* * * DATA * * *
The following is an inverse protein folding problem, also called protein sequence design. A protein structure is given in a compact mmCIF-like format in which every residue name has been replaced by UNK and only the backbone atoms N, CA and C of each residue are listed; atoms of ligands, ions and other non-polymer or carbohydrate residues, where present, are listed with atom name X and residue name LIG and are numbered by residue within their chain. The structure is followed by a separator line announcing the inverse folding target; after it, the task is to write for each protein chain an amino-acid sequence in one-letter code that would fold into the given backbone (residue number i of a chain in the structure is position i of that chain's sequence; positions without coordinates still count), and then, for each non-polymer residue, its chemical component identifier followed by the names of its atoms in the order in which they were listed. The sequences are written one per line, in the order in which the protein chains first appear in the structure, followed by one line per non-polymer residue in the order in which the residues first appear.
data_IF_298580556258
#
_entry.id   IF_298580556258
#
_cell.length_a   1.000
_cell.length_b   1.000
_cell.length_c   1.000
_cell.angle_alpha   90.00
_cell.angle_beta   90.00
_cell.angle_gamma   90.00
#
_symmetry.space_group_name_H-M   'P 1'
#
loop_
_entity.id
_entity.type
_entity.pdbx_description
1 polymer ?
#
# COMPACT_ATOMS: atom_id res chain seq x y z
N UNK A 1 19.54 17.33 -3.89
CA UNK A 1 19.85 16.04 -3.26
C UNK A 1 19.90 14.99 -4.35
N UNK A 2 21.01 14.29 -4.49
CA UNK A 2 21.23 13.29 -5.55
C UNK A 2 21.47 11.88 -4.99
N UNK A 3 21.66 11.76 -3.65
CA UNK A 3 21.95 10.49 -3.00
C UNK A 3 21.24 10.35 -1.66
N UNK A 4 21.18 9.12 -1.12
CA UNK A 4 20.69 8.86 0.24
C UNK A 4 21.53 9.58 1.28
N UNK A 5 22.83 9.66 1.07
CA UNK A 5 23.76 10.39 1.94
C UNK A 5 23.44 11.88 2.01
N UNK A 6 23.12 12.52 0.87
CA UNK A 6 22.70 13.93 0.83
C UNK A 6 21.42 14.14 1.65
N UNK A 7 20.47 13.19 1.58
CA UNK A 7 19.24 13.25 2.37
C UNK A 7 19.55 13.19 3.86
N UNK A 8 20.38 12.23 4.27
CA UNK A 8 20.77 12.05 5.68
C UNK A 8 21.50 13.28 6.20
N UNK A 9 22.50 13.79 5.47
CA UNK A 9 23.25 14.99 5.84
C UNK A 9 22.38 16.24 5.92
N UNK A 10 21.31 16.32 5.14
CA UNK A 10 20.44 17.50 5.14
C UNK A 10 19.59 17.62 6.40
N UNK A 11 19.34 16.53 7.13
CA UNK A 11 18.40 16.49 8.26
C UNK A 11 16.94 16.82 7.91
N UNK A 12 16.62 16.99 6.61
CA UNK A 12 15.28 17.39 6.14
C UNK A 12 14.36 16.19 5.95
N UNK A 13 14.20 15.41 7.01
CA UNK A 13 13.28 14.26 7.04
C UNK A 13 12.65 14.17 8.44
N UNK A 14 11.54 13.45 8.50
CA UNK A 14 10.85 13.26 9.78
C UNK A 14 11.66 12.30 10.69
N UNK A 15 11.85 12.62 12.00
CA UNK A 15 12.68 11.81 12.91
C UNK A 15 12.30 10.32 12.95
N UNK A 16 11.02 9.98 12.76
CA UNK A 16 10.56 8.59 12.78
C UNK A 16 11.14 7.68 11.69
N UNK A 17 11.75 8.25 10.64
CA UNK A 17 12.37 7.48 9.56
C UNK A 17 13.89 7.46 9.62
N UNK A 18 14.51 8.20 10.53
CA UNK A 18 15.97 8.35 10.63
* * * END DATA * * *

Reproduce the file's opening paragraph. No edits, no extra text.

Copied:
The following is an inverse protein folding problem, also called protein sequence design. A protein structure is given in a compact mmCIF-like format in which every residue name has been replaced by UNK and only the backbone atoms N, CA and C of each residue are listed; atoms of ligands, ions and other non-polymer or carbohydrate residues, where present, are listed with atom name X and residue name LIG and are numbered by residue within their chain. The structure is followed by a separator line announcing the inverse folding target; after it, the task is to write for each protein chain an amino-acid sequence in one-letter code that would fold into the given backbone (residue number i of a chain in the structure is position i of that chain's sequence; positions without coordinates still count), and then, for each non-polymer residue, its chemical component identifier followed by the names of its atoms in the order in which they were listed. The sequences are written one per line, in the order in which the protein chains first appear in the structure, followed by one line per non-polymer residue in the order in which the residues first appear.